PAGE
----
Many teachers all around the country live with stress every day. When we live in constant stress, our brains start to downshift. According to scholars Geoffrey Caine and Renate Nummela Caine, “downshifting is a psychophysiological response to threat that results in a sense of helplessness or fatigue. A downshifted person has a nagging sense of fear or anxiety and begins to lose the ability to feel excitement or pleasure.”
However, there are things we can do to upshift our brains by actively infusing joy into our work life. This floods the brain with chemicals like dopamine and serotonin that overwhelm our primitive stress responses. Let’s talk about ways to add more joy to life as a teacher.
Get outside during the school day. Hold a collaboration meeting, coaching session, or class outdoors to shift the group energy. Movement can release endorphins and provide a much-needed brain break.
Bring music to your class or staff room. If it feels solemn, enliven it with your favorite music. Music releases positive neurotransmitters, calms the brain’s high-alert settings, and can build cultural proficiency as community members share their musical interests.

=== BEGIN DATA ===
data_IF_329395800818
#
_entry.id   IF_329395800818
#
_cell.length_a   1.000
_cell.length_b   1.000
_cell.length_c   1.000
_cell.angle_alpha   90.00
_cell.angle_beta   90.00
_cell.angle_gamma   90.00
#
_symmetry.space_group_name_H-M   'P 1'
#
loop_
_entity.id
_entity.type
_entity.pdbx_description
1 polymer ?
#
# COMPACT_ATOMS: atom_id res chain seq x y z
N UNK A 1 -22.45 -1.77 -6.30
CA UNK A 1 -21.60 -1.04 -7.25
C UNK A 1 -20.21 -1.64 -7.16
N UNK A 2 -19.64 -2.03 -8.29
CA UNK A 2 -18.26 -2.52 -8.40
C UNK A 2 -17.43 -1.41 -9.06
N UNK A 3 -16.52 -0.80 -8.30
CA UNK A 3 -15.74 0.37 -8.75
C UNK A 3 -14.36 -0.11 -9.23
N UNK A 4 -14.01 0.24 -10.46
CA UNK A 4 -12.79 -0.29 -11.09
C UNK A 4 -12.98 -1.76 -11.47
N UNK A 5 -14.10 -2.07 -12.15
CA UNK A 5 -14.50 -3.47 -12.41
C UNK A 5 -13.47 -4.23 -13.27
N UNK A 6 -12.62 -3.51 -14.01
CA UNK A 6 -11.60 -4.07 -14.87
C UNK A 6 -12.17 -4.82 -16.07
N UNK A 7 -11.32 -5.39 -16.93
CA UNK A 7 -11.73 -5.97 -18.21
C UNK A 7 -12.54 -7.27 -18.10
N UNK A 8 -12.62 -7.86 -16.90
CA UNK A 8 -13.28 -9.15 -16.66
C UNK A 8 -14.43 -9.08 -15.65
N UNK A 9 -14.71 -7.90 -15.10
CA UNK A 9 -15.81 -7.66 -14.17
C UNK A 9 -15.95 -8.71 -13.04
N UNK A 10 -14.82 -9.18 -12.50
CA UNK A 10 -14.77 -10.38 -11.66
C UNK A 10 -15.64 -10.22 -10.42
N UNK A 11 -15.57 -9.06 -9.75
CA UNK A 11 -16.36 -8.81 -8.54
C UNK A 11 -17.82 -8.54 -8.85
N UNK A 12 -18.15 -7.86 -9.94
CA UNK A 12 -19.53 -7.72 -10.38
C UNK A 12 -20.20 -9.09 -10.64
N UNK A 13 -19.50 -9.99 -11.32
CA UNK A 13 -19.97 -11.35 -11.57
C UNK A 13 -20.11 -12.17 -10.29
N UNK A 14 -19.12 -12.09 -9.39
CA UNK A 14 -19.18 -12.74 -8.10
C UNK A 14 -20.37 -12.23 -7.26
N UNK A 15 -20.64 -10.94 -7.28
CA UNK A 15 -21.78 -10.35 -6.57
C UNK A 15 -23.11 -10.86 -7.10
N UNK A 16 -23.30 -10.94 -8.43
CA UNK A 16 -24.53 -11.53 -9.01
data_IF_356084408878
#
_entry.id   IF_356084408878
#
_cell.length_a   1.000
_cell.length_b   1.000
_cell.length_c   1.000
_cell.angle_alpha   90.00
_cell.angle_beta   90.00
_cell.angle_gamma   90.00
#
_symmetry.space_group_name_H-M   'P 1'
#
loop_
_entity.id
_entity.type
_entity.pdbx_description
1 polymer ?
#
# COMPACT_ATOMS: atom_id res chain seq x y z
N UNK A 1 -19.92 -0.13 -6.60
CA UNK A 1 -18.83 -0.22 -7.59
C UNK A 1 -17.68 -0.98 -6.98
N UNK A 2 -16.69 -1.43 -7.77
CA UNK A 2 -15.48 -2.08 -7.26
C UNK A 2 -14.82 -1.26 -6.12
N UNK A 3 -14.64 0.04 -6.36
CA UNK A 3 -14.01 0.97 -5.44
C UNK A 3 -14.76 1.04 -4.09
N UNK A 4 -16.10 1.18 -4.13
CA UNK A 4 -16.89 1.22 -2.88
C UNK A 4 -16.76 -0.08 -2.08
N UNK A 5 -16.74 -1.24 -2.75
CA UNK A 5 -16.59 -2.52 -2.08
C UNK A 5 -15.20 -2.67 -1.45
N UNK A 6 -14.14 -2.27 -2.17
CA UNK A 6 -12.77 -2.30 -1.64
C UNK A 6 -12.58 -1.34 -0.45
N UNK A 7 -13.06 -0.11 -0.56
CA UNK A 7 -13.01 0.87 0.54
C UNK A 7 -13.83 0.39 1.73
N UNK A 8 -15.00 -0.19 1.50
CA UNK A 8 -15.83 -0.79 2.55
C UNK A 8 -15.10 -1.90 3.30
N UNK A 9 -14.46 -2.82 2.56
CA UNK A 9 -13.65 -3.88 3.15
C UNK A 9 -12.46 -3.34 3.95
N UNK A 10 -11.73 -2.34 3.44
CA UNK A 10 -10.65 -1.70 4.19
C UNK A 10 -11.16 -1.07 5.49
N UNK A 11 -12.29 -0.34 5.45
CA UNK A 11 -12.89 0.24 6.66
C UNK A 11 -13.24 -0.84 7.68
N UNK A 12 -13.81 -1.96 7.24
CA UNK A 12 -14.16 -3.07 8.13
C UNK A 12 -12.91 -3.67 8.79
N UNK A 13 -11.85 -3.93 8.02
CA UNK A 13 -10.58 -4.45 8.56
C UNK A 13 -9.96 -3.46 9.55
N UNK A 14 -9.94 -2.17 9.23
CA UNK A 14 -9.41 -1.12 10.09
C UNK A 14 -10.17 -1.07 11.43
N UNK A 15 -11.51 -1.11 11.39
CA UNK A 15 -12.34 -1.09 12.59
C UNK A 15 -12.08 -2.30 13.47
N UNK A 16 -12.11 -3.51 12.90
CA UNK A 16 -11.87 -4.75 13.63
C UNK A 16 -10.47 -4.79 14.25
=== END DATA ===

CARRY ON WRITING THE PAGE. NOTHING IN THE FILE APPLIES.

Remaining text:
Write a card to someone who’s had your back. Appreciate others. It could be another teacher, the custodian who cleans your room, or the person who ensures that you’re paid each month. It will make you feel good and others at the same time.
Keep a joy journal. “What brought you joy today?” Ask this question of yourself and be sure to record something every day. Take time occasionally to go back and read old entries.
It’s hard not to let work take over because we have the job where we care deeply about our students. Make sure work doesn’t take over your life by trying any or all of the tips below.
First of all, don’t worry about keeping up with the Jones’s. Your classroom is for your students. They will love you and your room when you make them feel comfortable and greet them with a smile.
Plan out your meals. This is something you need to do at home, on the weekend. Planning out meals ahead of time saves the agony of deciding what to make, the extra time of being hangry, and allows you to get to work fixing dinner right away.
Pick your stay late day. Choose one day of the week to be your day to stay a little later at work to clean up, grade an extra set of papers, prep for the next week ahead, update your class website, etc. If you pick one day a week in advance, then stay an extra hour or two after your students leave. Shut your door and GET. STUFF. DONE.
These are ideas that could make your life easier as a teacher. We all have to figure out what works best for us to help keep our joy.